"The thing that I can't seem to find information about, however, is that this rifle only has two retaining bands, and seems shorter then all other 1863's I've seen on the internet. Is this a different sort of rifle or is it possible that it has been cut down from it's original proportions? I ask because I know from my family that it does not have the original barrel, however, the stock appears to be unaltered yet only has two retaining bands and two metal clips which retain them. I'm told that aside from the replaced barrel, everything else is untouched including the bayonet."
"Were there two banded versions of the 1863 Springfield, or has my heirloom been mutilated somewhere along the line?"
Of course, savvy readers will recognize the description as closely resembling the often imitated (and faked) Artillery Model 2-band Rifle Musket. I have only seen Model 1855 2-banders that have been verified authentic, so chances are that granddad’s musket is an after-market conversion. It still should hold a lot of value just because of it’s family history, though. Show it proudly.
And finally, JB wrote to explain, "(w)e have found a way to present a living history Civil War soldier with weaponry to schools and have not had any problems. We arrange for the presentation, then have the teacher or principal arrange to have a police officer meet us at the school parking lot. After explaining how to make sure our muskets are unloaded, (the police are 9 mm people), the officer takes the muskets into the class and stays with us during the presentation. The officer then takes the muskets back to the parking lot when we are done. The presence of the officer alleviates any fears or uncertainties any student may have.In three years, there has not been one complaint. Maybe if you pass this on, more presentations can be made."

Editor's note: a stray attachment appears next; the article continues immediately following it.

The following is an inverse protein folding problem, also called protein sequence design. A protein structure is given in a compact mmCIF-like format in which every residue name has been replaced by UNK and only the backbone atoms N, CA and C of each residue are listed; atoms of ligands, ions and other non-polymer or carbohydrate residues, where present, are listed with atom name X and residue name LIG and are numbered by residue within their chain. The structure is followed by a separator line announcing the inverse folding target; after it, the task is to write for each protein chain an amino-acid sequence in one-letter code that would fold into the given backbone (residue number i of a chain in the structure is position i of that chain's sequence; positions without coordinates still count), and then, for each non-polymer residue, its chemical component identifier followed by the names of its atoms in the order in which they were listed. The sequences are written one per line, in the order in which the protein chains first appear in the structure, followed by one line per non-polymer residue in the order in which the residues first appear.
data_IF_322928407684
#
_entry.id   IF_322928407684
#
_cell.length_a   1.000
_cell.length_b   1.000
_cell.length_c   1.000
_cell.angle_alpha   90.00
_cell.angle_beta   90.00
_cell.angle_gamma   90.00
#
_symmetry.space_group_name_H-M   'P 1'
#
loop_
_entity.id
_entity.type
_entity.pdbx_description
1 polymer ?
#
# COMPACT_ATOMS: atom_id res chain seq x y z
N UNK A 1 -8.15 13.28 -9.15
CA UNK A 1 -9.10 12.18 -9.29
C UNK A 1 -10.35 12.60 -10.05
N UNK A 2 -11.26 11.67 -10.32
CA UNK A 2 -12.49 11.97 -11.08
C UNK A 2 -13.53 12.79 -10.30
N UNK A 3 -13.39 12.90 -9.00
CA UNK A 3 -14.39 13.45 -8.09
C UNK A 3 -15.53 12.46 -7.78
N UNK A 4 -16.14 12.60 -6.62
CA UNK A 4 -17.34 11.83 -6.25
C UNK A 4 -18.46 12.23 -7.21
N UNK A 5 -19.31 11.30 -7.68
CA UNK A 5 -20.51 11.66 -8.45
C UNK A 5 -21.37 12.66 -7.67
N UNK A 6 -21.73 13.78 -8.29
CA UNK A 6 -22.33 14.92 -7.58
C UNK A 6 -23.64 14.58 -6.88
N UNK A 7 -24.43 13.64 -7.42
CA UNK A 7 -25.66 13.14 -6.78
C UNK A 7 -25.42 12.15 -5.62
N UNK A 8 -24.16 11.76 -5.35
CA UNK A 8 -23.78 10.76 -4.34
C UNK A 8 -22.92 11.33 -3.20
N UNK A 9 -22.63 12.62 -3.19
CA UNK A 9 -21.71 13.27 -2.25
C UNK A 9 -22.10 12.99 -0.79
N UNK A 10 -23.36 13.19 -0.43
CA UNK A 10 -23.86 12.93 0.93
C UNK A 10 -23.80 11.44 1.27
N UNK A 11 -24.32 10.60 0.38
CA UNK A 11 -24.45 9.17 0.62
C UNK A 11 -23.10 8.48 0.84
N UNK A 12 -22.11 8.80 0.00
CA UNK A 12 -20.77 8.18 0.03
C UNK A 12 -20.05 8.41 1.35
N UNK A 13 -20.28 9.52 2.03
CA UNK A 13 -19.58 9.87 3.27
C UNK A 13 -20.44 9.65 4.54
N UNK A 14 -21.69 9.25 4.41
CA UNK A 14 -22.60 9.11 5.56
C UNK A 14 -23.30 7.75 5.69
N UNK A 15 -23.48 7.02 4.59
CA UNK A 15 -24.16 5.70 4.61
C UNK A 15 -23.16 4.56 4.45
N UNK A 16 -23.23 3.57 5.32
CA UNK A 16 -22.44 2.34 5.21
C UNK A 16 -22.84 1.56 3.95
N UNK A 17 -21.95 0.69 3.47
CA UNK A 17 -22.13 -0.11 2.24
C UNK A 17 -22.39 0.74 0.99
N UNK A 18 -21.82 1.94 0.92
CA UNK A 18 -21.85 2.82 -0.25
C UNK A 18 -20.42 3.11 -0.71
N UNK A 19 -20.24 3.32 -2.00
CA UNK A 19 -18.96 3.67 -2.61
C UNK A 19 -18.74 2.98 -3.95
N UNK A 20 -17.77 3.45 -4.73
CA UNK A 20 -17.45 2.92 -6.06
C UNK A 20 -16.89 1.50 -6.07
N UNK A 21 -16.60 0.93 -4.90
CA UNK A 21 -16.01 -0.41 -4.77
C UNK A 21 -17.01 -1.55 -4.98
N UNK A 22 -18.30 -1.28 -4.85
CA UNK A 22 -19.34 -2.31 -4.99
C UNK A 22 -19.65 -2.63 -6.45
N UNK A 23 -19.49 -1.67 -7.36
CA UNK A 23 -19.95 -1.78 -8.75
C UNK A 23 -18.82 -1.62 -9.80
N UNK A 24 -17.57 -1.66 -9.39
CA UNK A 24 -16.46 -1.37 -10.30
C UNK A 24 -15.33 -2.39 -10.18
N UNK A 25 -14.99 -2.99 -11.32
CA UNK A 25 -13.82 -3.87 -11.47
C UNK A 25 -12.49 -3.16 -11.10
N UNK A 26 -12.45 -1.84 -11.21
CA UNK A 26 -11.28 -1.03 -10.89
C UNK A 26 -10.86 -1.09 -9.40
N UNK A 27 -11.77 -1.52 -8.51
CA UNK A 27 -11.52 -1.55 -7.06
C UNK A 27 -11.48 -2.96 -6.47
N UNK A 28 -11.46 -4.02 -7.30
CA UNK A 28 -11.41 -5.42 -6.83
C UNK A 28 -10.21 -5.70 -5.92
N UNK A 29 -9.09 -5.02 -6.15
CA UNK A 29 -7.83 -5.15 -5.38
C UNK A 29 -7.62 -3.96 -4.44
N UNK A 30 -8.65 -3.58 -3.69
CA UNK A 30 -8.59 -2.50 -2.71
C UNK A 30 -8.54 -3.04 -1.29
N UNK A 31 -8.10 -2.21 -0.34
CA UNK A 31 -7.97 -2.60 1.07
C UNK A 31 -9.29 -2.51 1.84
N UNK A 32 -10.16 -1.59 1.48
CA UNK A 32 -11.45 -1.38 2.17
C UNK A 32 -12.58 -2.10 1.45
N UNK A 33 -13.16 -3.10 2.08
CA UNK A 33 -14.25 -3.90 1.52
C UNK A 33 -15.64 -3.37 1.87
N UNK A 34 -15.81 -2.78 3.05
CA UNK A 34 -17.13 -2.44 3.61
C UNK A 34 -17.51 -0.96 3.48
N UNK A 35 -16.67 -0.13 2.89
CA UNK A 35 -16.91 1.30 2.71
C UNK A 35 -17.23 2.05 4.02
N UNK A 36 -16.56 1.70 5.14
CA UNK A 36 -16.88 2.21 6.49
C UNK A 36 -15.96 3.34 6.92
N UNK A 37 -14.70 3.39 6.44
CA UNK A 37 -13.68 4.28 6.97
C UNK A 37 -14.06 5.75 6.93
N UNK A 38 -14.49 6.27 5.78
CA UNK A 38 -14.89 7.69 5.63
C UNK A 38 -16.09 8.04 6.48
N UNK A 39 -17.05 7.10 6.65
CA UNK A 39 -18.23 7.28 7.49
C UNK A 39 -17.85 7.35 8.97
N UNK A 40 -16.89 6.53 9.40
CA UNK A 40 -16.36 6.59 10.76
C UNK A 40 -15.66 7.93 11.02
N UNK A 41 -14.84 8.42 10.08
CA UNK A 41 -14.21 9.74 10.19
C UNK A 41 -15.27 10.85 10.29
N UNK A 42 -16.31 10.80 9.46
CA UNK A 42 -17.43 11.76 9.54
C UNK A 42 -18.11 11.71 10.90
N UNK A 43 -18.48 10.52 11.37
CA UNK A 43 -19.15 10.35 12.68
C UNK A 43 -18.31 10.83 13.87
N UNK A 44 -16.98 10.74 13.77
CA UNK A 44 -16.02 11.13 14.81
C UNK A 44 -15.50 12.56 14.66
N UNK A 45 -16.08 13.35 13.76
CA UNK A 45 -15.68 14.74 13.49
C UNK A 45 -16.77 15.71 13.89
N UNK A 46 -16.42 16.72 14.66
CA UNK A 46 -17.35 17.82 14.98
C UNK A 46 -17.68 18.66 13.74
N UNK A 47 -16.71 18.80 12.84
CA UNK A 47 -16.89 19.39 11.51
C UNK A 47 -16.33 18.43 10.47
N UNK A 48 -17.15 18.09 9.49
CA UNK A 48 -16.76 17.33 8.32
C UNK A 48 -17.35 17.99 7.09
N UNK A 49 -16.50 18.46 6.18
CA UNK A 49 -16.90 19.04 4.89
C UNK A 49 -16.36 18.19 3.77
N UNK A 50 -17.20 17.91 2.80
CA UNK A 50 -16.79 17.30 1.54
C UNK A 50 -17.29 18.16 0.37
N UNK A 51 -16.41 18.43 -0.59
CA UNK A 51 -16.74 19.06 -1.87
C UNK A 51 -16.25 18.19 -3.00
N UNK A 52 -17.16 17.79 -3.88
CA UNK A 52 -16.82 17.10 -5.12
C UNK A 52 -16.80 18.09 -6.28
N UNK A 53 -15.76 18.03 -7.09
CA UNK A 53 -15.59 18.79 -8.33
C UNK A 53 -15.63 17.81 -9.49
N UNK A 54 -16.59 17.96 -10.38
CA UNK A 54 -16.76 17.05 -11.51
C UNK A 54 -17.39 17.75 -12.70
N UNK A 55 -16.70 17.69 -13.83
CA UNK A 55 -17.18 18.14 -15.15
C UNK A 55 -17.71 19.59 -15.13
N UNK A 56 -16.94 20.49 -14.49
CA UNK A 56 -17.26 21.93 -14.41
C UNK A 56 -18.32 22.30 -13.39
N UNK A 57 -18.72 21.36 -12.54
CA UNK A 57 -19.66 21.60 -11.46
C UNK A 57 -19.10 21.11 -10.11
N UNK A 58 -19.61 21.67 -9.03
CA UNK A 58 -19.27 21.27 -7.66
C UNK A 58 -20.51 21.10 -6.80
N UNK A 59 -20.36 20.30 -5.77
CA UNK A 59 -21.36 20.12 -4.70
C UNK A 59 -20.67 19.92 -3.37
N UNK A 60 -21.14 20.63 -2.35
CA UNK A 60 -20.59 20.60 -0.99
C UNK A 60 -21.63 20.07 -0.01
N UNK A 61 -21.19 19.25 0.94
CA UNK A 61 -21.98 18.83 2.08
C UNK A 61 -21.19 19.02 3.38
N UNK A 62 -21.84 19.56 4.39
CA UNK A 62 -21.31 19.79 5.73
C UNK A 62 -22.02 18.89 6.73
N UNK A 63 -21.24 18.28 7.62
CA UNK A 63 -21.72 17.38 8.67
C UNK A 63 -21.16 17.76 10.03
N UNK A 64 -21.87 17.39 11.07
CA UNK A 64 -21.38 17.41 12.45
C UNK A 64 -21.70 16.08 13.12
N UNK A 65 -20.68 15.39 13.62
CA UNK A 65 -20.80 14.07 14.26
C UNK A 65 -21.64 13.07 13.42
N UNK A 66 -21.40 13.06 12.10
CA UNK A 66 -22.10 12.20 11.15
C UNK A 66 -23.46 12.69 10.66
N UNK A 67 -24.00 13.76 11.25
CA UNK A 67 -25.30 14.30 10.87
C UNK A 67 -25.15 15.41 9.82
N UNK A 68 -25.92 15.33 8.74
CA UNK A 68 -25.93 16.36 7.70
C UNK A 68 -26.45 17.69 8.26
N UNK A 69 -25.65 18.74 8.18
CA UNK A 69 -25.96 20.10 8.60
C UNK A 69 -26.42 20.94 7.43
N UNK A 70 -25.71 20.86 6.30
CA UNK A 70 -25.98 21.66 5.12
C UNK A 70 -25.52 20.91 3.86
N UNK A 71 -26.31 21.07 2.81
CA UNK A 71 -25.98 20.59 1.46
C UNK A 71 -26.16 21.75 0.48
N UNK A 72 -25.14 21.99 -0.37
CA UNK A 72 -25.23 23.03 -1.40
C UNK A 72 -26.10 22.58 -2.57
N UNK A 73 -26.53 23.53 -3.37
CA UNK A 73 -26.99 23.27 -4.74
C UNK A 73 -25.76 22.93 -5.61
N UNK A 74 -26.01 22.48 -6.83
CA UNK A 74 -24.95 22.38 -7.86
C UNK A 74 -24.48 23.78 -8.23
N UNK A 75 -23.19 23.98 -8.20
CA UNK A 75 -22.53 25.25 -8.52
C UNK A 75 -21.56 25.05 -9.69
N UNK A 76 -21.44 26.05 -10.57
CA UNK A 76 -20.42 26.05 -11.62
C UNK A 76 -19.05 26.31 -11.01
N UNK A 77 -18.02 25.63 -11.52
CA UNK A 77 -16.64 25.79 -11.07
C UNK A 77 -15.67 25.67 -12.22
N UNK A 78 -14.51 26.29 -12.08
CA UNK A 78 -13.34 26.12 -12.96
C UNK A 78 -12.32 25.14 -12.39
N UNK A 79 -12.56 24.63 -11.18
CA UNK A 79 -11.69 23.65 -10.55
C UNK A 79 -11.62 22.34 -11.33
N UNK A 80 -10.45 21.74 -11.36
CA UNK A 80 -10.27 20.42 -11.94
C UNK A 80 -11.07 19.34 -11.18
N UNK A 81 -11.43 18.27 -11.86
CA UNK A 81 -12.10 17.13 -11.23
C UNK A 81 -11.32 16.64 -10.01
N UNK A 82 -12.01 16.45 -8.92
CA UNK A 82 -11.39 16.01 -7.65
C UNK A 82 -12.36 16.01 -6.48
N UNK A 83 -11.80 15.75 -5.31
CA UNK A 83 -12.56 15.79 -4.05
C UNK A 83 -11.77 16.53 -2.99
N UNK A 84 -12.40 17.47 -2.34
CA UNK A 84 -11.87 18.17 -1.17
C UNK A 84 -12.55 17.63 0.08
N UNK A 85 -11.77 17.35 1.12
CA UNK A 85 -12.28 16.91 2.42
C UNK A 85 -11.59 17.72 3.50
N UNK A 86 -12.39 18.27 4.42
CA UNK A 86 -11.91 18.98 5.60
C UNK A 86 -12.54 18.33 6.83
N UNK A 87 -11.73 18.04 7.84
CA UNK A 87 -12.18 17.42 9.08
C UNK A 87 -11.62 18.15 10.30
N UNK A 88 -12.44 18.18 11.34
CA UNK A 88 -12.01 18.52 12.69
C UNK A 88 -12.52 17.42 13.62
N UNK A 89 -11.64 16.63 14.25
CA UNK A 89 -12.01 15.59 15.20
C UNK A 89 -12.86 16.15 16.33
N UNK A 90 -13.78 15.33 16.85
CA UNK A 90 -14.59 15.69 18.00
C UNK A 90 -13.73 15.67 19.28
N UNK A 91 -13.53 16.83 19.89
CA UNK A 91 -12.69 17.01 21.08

I certainly have enjoyed my presentations made at schools, etc. in the past, and I hope JB’s little scenario can help somebody else get into schools to present concrete history experiences.
Well,, the ol’ mail bag is empty, and I hope our readers’ questions have helped you learn a little bit more about civil war arms as well. Until the next time, promote responsible gun ownership, shoot safe and have fun.